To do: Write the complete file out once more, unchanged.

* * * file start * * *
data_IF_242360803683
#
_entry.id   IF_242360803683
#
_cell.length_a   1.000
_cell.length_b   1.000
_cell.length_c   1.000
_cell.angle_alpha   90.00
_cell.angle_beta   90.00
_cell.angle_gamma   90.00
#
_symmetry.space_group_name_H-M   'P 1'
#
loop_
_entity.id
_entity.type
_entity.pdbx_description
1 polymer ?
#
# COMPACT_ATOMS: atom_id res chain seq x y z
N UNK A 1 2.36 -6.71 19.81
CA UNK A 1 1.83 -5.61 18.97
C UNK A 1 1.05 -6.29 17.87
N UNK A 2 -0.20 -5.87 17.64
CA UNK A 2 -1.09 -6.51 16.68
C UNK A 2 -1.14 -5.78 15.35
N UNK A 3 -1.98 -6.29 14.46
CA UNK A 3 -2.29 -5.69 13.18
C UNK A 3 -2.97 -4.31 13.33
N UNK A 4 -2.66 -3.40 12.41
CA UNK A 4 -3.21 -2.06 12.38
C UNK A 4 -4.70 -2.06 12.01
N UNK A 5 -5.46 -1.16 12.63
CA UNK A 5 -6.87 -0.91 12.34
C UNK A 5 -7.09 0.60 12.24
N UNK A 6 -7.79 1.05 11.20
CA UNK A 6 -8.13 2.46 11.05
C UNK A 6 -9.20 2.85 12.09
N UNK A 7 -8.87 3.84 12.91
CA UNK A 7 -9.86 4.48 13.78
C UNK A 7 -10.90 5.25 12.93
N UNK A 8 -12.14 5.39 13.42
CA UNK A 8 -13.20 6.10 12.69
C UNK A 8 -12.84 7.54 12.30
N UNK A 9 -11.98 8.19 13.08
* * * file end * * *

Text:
data_IF_242360803683
#
_entry.id   IF_242360803683
#
_cell.length_a   1.000
_cell.length_b   1.000
_cell.length_c   1.000
_cell.angle_alpha   90.00
_cell.angle_beta   90.00
_cell.angle_gamma   90.00
#
_symmetry.space_group_name_H-M   'P 1'
#
loop_
_entity.id
_entity.type
_entity.pdbx_description
1 polymer ?
#
# COMPACT_ATOMS: atom_id res chain seq x y z
N UNK A 1 2.36 -6.71 19.81
CA UNK A 1 1.83 -5.61 18.97
C UNK A 1 1.05 -6.29 17.87
N UNK A 2 -0.20 -5.87 17.64
CA UNK A 2 -1.09 -6.51 16.68
C UNK A 2 -1.14 -5.78 15.35
N UNK A 3 -1.98 -6.29 14.46
CA UNK A 3 -2.29 -5.69 13.18
C UNK A 3 -2.97 -4.31 13.33
N UNK A 4 -2.66 -3.40 12.41
CA UNK A 4 -3.21 -2.06 12.38
C UNK A 4 -4.70 -2.06 12.01
N UNK A 5 -5.46 -1.16 12.63
CA UNK A 5 -6.87 -0.91 12.34
C UNK A 5 -7.09 0.60 12.24
N UNK A 6 -7.79 1.05 11.20
CA UNK A 6 -8.13 2.46 11.05
C UNK A 6 -9.20 2.85 12.09
N UNK A 7 -8.87 3.84 12.91
CA UNK A 7 -9.86 4.48 13.78
C UNK A 7 -10.90 5.25 12.93
N UNK A 8 -12.14 5.39 13.42
CA UNK A 8 -13.20 6.10 12.69
C UNK A 8 -12.84 7.54 12.30
N UNK A 9 -11.98 8.19 13.08